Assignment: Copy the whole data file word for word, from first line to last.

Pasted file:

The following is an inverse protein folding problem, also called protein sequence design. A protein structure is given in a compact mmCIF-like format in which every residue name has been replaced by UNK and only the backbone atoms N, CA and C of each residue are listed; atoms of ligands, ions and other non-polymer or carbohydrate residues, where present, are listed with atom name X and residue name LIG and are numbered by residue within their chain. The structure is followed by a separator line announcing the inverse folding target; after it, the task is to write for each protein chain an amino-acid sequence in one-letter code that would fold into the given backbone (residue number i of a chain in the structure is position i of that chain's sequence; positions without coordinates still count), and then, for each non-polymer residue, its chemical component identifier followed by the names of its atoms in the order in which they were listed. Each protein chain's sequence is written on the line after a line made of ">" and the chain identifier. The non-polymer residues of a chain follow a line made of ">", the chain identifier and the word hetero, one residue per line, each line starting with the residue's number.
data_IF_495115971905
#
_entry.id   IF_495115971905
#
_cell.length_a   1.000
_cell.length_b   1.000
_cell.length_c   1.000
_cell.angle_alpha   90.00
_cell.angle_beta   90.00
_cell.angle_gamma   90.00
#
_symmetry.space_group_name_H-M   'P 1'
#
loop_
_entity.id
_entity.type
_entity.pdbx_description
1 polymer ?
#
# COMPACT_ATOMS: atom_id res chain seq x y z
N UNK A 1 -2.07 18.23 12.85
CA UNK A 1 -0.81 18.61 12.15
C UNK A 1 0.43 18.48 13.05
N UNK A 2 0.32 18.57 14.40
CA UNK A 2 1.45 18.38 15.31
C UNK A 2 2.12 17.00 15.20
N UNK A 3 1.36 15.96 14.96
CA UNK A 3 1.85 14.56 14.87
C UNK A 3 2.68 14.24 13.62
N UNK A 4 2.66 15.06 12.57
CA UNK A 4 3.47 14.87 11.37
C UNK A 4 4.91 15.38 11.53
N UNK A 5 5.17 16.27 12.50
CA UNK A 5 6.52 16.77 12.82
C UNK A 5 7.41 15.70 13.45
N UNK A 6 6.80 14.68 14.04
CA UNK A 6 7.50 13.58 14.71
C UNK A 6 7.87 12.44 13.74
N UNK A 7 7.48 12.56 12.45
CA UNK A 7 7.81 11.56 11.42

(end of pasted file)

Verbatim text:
The following is an inverse protein folding problem, also called protein sequence design. A protein structure is given in a compact mmCIF-like format in which every residue name has been replaced by UNK and only the backbone atoms N, CA and C of each residue are listed; atoms of ligands, ions and other non-polymer or carbohydrate residues, where present, are listed with atom name X and residue name LIG and are numbered by residue within their chain. The structure is followed by a separator line announcing the inverse folding target; after it, the task is to write for each protein chain an amino-acid sequence in one-letter code that would fold into the given backbone (residue number i of a chain in the structure is position i of that chain's sequence; positions without coordinates still count), and then, for each non-polymer residue, its chemical component identifier followed by the names of its atoms in the order in which they were listed. Each protein chain's sequence is written on the line after a line made of ">" and the chain identifier. The non-polymer residues of a chain follow a line made of ">", the chain identifier and the word hetero, one residue per line, each line starting with the residue's number.
data_IF_495115971905
#
_entry.id   IF_495115971905
#
_cell.length_a   1.000
_cell.length_b   1.000
_cell.length_c   1.000
_cell.angle_alpha   90.00
_cell.angle_beta   90.00
_cell.angle_gamma   90.00
#
_symmetry.space_group_name_H-M   'P 1'
#
loop_
_entity.id
_entity.type
_entity.pdbx_description
1 polymer ?
#
# COMPACT_ATOMS: atom_id res chain seq x y z
N UNK A 1 -2.07 18.23 12.85
CA UNK A 1 -0.81 18.61 12.15
C UNK A 1 0.43 18.48 13.05
N UNK A 2 0.32 18.57 14.40
CA UNK A 2 1.45 18.38 15.31
C UNK A 2 2.12 17.00 15.20
N UNK A 3 1.36 15.96 14.96
CA UNK A 3 1.85 14.56 14.87
C UNK A 3 2.68 14.24 13.62
N UNK A 4 2.66 15.06 12.57
CA UNK A 4 3.47 14.87 11.37
C UNK A 4 4.91 15.38 11.53
N UNK A 5 5.17 16.27 12.50
CA UNK A 5 6.52 16.77 12.82
C UNK A 5 7.41 15.70 13.45
N UNK A 6 6.80 14.68 14.04
CA UNK A 6 7.50 13.58 14.71
C UNK A 6 7.87 12.44 13.74
N UNK A 7 7.48 12.56 12.45
CA UNK A 7 7.81 11.56 11.42